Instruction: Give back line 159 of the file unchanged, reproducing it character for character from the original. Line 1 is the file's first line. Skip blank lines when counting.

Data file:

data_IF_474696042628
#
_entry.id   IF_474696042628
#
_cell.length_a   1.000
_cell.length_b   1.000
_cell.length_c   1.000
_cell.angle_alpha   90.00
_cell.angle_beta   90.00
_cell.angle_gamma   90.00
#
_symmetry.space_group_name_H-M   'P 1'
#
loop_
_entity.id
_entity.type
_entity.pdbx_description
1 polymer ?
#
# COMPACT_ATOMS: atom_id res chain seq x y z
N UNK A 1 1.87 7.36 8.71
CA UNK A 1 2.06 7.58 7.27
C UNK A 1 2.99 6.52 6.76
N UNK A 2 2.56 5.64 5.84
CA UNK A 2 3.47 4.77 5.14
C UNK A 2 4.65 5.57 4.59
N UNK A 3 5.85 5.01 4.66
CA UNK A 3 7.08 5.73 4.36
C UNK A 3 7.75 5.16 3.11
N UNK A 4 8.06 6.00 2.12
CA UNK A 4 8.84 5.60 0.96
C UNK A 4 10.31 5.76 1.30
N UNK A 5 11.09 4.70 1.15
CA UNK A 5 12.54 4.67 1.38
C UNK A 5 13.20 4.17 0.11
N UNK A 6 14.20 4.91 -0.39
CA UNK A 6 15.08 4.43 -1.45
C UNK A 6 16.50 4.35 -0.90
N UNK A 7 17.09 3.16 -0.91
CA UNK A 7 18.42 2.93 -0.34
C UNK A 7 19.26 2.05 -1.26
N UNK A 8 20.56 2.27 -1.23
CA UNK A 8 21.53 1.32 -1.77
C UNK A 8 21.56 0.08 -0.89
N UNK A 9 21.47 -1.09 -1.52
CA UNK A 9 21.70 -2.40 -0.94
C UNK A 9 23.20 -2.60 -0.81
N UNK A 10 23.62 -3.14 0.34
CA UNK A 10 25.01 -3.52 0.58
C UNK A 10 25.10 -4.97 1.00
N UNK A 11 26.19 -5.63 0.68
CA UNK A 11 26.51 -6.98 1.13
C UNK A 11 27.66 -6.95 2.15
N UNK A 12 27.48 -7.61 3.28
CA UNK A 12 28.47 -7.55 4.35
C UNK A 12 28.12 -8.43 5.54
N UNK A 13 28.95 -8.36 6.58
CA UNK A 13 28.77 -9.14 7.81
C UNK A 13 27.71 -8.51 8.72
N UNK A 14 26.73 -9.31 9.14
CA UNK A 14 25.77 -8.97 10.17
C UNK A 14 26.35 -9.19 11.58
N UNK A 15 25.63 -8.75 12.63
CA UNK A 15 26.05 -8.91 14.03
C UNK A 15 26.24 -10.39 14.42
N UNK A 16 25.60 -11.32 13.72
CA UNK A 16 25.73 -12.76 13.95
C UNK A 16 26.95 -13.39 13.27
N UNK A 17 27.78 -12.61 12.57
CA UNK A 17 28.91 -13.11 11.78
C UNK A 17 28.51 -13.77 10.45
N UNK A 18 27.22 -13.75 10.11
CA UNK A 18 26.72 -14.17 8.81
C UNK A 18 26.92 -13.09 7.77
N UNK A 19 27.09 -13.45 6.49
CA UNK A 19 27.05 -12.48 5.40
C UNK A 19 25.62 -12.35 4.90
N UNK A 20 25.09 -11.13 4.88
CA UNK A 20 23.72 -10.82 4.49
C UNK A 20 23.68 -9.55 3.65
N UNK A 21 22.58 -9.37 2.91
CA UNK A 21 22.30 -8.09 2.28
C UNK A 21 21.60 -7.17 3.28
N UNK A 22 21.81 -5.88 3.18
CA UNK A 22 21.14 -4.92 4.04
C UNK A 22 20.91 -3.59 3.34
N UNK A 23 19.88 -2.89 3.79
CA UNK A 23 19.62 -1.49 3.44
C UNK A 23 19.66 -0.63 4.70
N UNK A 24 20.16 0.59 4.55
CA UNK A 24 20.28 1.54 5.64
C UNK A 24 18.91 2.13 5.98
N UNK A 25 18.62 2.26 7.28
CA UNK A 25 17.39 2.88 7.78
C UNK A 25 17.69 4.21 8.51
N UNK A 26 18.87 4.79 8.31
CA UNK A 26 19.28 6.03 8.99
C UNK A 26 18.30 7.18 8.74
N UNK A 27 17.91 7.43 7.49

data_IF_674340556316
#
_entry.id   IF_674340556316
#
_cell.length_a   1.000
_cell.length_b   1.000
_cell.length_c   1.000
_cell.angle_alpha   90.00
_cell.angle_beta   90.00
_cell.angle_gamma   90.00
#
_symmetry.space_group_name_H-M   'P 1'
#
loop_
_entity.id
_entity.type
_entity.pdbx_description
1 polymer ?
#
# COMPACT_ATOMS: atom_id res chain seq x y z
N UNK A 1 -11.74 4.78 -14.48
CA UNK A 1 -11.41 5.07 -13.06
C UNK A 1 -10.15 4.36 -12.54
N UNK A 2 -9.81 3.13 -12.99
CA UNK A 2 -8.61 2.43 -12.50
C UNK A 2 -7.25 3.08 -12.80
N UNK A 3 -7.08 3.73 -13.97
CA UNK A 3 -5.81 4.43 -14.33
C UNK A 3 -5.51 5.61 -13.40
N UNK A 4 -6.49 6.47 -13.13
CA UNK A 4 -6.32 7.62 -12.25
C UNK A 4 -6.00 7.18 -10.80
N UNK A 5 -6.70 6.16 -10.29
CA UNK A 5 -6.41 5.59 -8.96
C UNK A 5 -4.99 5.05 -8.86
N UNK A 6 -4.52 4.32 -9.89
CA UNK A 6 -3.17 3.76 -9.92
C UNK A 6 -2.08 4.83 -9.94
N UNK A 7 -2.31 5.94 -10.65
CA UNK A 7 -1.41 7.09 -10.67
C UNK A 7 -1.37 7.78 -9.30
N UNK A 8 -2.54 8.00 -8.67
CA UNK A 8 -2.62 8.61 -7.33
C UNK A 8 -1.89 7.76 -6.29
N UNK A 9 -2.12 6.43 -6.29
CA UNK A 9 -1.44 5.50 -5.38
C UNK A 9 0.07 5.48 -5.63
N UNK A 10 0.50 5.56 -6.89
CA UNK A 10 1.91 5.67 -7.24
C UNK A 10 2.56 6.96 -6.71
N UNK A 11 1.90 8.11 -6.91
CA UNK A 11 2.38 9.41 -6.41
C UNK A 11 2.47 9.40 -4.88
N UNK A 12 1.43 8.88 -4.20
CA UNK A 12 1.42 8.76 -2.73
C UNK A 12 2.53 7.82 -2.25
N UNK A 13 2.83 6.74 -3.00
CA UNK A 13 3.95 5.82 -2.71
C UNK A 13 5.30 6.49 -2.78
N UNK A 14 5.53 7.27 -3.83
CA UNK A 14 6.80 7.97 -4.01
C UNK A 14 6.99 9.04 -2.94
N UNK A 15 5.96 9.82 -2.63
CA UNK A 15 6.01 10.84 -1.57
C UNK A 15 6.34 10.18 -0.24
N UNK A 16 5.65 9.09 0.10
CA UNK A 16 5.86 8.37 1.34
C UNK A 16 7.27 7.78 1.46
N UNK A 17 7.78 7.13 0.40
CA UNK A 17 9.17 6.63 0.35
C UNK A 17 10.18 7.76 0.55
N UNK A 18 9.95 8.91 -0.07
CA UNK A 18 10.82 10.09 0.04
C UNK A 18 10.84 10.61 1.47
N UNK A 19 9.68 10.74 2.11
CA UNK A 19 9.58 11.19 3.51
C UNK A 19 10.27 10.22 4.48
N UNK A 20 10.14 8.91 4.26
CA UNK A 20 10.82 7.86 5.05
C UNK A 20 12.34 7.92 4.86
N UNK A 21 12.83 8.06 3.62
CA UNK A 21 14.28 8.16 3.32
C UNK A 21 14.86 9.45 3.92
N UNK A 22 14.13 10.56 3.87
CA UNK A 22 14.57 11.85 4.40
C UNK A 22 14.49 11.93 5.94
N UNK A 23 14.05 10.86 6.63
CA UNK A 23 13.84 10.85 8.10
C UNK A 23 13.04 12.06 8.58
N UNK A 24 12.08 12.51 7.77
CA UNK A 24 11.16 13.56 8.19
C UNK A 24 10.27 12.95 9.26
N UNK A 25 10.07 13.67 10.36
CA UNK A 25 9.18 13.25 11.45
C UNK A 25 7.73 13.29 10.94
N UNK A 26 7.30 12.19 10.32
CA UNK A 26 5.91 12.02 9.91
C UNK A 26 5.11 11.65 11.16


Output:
N UNK A 14 5.53 7.27 -3.83